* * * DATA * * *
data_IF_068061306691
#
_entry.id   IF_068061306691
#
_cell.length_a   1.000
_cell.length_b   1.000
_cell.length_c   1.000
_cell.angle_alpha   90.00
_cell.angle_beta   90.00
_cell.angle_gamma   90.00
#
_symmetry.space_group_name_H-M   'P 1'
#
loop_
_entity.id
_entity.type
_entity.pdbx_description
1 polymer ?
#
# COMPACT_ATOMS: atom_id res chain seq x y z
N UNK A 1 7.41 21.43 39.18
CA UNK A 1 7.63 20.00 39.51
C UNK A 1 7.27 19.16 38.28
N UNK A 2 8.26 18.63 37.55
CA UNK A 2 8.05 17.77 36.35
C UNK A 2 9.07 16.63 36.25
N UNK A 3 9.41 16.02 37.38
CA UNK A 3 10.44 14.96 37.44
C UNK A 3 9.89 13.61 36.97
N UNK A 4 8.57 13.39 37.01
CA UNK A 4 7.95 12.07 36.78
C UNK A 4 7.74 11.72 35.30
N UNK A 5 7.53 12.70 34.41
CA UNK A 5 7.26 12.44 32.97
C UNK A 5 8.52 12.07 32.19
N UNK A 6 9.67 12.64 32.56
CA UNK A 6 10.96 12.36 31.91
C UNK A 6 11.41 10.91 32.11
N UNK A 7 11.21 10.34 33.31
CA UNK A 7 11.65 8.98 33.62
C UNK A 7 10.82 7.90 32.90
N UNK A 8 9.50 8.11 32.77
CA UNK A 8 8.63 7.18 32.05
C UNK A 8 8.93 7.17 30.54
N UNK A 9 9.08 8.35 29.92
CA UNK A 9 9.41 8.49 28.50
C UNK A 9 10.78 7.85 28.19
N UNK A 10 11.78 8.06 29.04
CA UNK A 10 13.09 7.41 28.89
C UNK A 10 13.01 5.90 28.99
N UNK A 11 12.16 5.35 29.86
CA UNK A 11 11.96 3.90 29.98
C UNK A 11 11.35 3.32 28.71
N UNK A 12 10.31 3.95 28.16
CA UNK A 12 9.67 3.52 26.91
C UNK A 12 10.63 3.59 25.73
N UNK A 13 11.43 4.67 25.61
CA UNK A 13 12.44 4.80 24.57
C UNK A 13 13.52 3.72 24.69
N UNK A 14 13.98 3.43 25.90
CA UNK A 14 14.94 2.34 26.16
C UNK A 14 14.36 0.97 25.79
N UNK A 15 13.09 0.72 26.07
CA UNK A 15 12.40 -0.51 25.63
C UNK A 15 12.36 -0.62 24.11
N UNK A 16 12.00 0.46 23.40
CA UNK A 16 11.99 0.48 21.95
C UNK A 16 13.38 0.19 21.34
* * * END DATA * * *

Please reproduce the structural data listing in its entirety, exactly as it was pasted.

data_IF_068061306691
#
_entry.id   IF_068061306691
#
_cell.length_a   1.000
_cell.length_b   1.000
_cell.length_c   1.000
_cell.angle_alpha   90.00
_cell.angle_beta   90.00
_cell.angle_gamma   90.00
#
_symmetry.space_group_name_H-M   'P 1'
#
loop_
_entity.id
_entity.type
_entity.pdbx_description
1 polymer ?
#
# COMPACT_ATOMS: atom_id res chain seq x y z
N UNK A 1 7.41 21.43 39.18
CA UNK A 1 7.63 20.00 39.51
C UNK A 1 7.27 19.16 38.28
N UNK A 2 8.26 18.63 37.55
CA UNK A 2 8.05 17.77 36.35
C UNK A 2 9.07 16.63 36.25
N UNK A 3 9.41 16.02 37.38
CA UNK A 3 10.44 14.96 37.44
C UNK A 3 9.89 13.61 36.97
N UNK A 4 8.57 13.39 37.01
CA UNK A 4 7.95 12.07 36.78
C UNK A 4 7.74 11.72 35.30
N UNK A 5 7.53 12.70 34.41
CA UNK A 5 7.26 12.44 32.97
C UNK A 5 8.52 12.07 32.19
N UNK A 6 9.67 12.64 32.56
CA UNK A 6 10.96 12.36 31.91
C UNK A 6 11.41 10.91 32.11
N UNK A 7 11.21 10.34 33.31
CA UNK A 7 11.65 8.98 33.62
C UNK A 7 10.82 7.90 32.90
N UNK A 8 9.50 8.11 32.77
CA UNK A 8 8.63 7.18 32.05
C UNK A 8 8.93 7.17 30.54
N UNK A 9 9.08 8.35 29.92
CA UNK A 9 9.41 8.49 28.50
C UNK A 9 10.78 7.85 28.19
N UNK A 10 11.78 8.06 29.04
CA UNK A 10 13.09 7.41 28.89
C UNK A 10 13.01 5.90 28.99
N UNK A 11 12.16 5.35 29.86
CA UNK A 11 11.96 3.90 29.98
C UNK A 11 11.35 3.32 28.71
N UNK A 12 10.31 3.95 28.16
CA UNK A 12 9.67 3.52 26.91
C UNK A 12 10.63 3.59 25.73
N UNK A 13 11.43 4.67 25.61
CA UNK A 13 12.44 4.80 24.57
C UNK A 13 13.52 3.72 24.69
N UNK A 14 13.98 3.43 25.90
CA UNK A 14 14.94 2.34 26.16
C UNK A 14 14.36 0.97 25.79
N UNK A 15 13.09 0.72 26.07
CA UNK A 15 12.40 -0.51 25.63
C UNK A 15 12.36 -0.62 24.11
N UNK A 16 12.00 0.46 23.40
CA UNK A 16 11.99 0.48 21.95
C UNK A 16 13.38 0.19 21.34